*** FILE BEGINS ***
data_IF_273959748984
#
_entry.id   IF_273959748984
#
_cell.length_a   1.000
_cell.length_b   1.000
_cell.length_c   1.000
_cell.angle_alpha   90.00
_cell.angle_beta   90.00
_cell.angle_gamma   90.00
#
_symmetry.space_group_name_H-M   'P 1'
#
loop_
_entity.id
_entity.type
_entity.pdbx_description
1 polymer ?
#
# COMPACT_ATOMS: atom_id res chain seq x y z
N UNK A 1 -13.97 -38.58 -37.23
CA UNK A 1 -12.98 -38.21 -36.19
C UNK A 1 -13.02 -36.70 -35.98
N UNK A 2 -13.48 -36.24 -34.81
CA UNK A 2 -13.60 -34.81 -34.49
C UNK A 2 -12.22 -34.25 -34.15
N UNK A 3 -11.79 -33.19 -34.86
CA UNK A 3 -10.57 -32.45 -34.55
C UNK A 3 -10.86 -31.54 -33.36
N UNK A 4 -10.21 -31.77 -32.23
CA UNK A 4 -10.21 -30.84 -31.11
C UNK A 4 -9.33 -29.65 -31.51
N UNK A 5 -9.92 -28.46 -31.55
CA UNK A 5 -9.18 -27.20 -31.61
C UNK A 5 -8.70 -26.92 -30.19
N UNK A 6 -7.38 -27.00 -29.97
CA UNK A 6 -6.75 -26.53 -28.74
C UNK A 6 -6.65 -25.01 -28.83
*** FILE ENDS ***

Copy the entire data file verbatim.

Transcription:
data_IF_273959748984
#
_entry.id   IF_273959748984
#
_cell.length_a   1.000
_cell.length_b   1.000
_cell.length_c   1.000
_cell.angle_alpha   90.00
_cell.angle_beta   90.00
_cell.angle_gamma   90.00
#
_symmetry.space_group_name_H-M   'P 1'
#
loop_
_entity.id
_entity.type
_entity.pdbx_description
1 polymer ?
#
# COMPACT_ATOMS: atom_id res chain seq x y z
N UNK A 1 -13.97 -38.58 -37.23
CA UNK A 1 -12.98 -38.21 -36.19
C UNK A 1 -13.02 -36.70 -35.98
N UNK A 2 -13.48 -36.24 -34.81
CA UNK A 2 -13.60 -34.81 -34.49
C UNK A 2 -12.22 -34.25 -34.15
N UNK A 3 -11.79 -33.19 -34.86
CA UNK A 3 -10.57 -32.45 -34.55
C UNK A 3 -10.86 -31.54 -33.36
N UNK A 4 -10.21 -31.77 -32.23
CA UNK A 4 -10.21 -30.84 -31.11
C UNK A 4 -9.33 -29.65 -31.51
N UNK A 5 -9.92 -28.46 -31.55
CA UNK A 5 -9.18 -27.20 -31.61
C UNK A 5 -8.70 -26.92 -30.19
N UNK A 6 -7.38 -27.00 -29.97
CA UNK A 6 -6.75 -26.53 -28.74
C UNK A 6 -6.65 -25.01 -28.83